Hometown: Milford, NY (small upstate town right next to Cooperstown)
Current Town: Brooklyn, NY
Q: Tell me about The March of The Bonus Army.
A: It is a historical play chronicling the events of 1932's Bonus March. Essentially all veterans of World War I were guaranteed a "bonus" payment, which was a wage compensation due to the fact that civilian workers made more than those in combat. The economic devastation of the Great Depression led to over 20,000 veterans marching and camping out in Washington, DC calling for an acceleration of these payments. Their lobbying efforts fell on deaf ears and the Bonus Army was evicted by General MacArthur and the US Army. It is a lesser known event in American history, yet paved the way for future legislation such as the GI Bill. Our hope is that audience members will leave the theater with a different perspective on both Veteran's Rights as well as the American right to demonstrate peacefully.
Q: What else are you working on now?
A: I am currently in a heavy stage of re-writes on a full-length play entitled "The Gnome," about an upstate NY Wal-Mart employee who finds a magical lawn gnome after an early spring thaw. My hopes are to have it ready for a 2015 production. I am also in the very early stages of a play combining two of my favorite genres: Science Fiction and Sports (specifically baseball).
Q: Tell me, if you will, a story from your childhood that explains who you are as a writer or as a person.
A: I am old enough to have seen the original theatrical release of "The Empire Strikes Back." The next day in pre-school, I gathered all of my friends and "re-staged" the entire movie using the school's blocks and toys as props. I even directed my friend who was playing Luke Skywalker to have his hand severed. When "Return of the Jedi" was released, my kindergarten friends wanted to re-stage that movie during playtime. I turned it down. I'm an "Empire" guy.
Q: If you could change one thing about theater, what would it be?
A: The economics. Hands down. And I'm not saying all theater artists need to be millionaires and all shows should have free admission. But if all artists involved, at all levels of theater, could just go into working on a project and not have to sweat out the underlying logistics of "how can I do this and only go sort of broke and not totally broke," I think there would be an increase in overall quality and audience.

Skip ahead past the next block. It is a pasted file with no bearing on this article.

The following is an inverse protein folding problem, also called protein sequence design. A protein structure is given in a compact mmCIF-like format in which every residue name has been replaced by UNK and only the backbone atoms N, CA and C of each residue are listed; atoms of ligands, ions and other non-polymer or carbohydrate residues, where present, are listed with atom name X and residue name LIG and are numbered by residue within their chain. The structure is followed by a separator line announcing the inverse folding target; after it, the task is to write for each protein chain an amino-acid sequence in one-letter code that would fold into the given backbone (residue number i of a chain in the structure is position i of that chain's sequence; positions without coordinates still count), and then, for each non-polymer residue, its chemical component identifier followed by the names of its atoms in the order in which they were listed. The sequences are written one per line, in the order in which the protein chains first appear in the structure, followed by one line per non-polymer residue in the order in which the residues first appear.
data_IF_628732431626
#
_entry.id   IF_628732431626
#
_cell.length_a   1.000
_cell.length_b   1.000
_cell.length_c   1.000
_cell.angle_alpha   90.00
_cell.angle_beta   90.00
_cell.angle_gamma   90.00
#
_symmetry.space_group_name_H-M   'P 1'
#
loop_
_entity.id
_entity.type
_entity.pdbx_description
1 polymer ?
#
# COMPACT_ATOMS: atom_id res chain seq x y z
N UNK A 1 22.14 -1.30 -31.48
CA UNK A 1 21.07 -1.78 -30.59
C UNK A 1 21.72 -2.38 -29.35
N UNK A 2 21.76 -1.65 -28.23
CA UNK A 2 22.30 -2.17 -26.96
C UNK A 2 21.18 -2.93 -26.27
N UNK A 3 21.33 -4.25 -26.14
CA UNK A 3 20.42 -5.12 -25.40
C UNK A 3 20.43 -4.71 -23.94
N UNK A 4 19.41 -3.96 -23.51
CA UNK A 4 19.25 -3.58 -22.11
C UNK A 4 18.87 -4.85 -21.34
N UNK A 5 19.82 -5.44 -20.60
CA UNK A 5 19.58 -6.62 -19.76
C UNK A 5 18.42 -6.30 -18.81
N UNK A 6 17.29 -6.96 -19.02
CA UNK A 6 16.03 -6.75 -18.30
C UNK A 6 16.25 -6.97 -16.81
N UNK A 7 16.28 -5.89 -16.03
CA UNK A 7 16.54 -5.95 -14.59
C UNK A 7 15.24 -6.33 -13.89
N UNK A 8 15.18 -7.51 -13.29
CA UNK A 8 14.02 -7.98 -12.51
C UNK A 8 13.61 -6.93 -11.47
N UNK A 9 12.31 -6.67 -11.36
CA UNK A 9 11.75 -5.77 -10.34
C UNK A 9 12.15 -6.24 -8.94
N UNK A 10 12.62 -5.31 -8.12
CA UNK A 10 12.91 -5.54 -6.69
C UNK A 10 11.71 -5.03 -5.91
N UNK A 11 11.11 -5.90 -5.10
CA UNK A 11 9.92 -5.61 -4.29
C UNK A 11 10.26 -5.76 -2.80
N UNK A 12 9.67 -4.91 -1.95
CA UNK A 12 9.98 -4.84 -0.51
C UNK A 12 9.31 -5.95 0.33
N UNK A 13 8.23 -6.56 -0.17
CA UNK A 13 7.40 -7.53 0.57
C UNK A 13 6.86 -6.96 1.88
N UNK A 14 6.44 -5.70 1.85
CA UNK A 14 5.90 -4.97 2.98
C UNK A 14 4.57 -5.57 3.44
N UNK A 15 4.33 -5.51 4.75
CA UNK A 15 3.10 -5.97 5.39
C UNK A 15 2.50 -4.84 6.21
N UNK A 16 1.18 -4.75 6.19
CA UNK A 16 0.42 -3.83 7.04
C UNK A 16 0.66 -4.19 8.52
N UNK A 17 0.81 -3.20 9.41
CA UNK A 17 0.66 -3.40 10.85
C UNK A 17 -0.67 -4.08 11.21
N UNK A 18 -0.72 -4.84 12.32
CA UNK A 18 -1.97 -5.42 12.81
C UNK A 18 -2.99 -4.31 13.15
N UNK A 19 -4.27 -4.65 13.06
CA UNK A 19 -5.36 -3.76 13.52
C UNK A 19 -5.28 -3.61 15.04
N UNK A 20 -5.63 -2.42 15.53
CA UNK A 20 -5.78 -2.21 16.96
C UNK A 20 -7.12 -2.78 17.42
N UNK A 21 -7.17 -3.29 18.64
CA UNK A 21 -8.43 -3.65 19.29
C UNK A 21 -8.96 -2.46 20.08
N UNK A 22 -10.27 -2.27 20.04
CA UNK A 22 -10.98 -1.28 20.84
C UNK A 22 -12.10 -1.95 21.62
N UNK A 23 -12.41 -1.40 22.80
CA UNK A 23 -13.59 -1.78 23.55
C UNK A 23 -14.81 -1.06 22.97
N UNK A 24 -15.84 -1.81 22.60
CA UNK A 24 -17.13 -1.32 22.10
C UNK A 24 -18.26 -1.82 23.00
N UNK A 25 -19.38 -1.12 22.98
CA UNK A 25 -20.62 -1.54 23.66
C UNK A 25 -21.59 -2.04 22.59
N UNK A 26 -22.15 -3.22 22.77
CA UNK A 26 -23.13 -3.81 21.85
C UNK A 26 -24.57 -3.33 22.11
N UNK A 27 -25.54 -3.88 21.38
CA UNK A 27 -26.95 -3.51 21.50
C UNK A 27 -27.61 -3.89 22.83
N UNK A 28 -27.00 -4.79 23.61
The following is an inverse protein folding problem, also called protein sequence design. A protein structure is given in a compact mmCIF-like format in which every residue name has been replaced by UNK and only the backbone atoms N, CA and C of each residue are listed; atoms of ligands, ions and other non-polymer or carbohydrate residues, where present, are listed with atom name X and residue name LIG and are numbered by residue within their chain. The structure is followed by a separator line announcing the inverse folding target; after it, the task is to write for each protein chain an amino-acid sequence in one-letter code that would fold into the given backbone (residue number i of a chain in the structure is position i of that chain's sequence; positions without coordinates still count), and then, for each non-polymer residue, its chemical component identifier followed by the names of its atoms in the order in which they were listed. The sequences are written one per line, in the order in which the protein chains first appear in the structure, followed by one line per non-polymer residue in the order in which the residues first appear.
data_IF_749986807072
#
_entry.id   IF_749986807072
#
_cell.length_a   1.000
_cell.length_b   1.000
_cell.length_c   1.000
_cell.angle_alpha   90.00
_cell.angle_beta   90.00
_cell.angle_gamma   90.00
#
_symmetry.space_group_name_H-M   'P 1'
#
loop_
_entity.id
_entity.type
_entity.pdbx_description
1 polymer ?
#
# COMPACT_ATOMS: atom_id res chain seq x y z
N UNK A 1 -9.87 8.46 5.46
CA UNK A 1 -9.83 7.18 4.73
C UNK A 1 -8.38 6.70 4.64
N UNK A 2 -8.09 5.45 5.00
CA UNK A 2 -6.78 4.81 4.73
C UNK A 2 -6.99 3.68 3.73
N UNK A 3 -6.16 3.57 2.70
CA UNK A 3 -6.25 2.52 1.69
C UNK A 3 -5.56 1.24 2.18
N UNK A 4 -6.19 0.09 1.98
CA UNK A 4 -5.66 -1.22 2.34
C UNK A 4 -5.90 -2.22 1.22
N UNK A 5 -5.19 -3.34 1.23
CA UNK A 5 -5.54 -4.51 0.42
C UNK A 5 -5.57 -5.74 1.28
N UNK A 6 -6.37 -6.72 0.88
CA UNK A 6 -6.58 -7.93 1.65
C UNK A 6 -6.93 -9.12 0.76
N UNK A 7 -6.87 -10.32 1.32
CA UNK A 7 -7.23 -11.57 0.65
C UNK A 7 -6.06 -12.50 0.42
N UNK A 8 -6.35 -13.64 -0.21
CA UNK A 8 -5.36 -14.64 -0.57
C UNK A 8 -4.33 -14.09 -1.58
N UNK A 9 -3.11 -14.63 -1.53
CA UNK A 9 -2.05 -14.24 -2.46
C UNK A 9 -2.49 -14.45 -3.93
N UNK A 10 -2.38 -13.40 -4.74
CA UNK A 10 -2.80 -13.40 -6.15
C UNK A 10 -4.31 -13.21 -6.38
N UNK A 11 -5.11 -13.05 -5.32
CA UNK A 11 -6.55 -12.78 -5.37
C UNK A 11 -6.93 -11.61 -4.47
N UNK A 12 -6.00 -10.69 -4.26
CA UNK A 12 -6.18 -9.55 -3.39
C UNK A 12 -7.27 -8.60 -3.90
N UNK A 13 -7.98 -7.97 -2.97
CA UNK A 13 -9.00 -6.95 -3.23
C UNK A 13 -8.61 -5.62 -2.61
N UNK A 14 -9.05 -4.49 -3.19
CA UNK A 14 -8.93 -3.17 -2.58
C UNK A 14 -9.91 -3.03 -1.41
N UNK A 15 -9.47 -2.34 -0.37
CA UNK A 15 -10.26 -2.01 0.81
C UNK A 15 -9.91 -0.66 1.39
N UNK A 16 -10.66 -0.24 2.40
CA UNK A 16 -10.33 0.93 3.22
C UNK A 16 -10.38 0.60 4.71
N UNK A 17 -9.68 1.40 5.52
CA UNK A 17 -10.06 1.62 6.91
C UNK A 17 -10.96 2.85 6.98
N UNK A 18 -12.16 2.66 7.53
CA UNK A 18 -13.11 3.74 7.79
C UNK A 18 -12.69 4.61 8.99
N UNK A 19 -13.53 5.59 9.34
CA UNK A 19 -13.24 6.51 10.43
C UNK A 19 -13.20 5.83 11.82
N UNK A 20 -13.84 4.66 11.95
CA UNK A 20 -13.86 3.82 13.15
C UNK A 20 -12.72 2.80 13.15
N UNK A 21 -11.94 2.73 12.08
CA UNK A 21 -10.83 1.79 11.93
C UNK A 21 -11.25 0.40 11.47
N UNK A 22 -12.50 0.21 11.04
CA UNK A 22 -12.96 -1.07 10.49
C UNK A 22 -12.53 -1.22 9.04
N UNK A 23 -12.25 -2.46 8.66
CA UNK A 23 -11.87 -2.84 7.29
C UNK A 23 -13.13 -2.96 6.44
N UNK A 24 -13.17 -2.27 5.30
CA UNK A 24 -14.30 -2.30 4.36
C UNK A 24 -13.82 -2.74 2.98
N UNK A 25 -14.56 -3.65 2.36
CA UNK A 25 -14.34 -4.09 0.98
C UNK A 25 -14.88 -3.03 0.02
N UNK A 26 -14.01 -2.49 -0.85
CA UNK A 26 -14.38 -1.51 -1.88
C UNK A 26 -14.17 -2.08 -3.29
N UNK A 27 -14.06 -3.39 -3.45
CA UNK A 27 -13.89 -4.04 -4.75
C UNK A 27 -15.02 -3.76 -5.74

Q: Who are or were your theatrical heroes?
A: I always find myself going back to Harold Pinter's work for inspiration, so he would qualify. My wife Jennifer, never ceases to amaze me in what she can accomplish on-stage (she's the lighting and production designer on the show) as well as her ability to break down and analyze a script.
Q: What kind of theater excites you?
A: The kind of show that while I'm watching it, I know I'll be thinking about it the next day and hopefully beyond. It's exciting to have something trigger your emotions or thoughts, even if you don't know what it is at that exact moment, and to keep mental notes through out the evening. I love that. There usually tends to be some degree of intentional subtlety that lets me really dig for those things.
Q: What advice do you have for playwrights just starting out?
A: During the after-party of my very first New York show, I was on Cloud 9. So after having a few celebratory beers, I went to the men's room. The two guys on each side of me, knew each other but not me or who I was. So with the playwright standing in the middle, they began to make "Urinal Chit-Chat" that consisted of completely ripping apart the play. You will go through extreme highs and extreme lows. Enjoy the highs and wash your hands after the lows.
Q: Plugs, please:
A: "The March of the Bonus Army" September 4th-7th & 11th-14th. Black Box Theater at CAP21, 18 West 18th Street! The show is not only socially relevant and full of historical content, it features live music of the era played and sung by the cast. It's one of those performances by a group of talented individuals that has a lot of heart.
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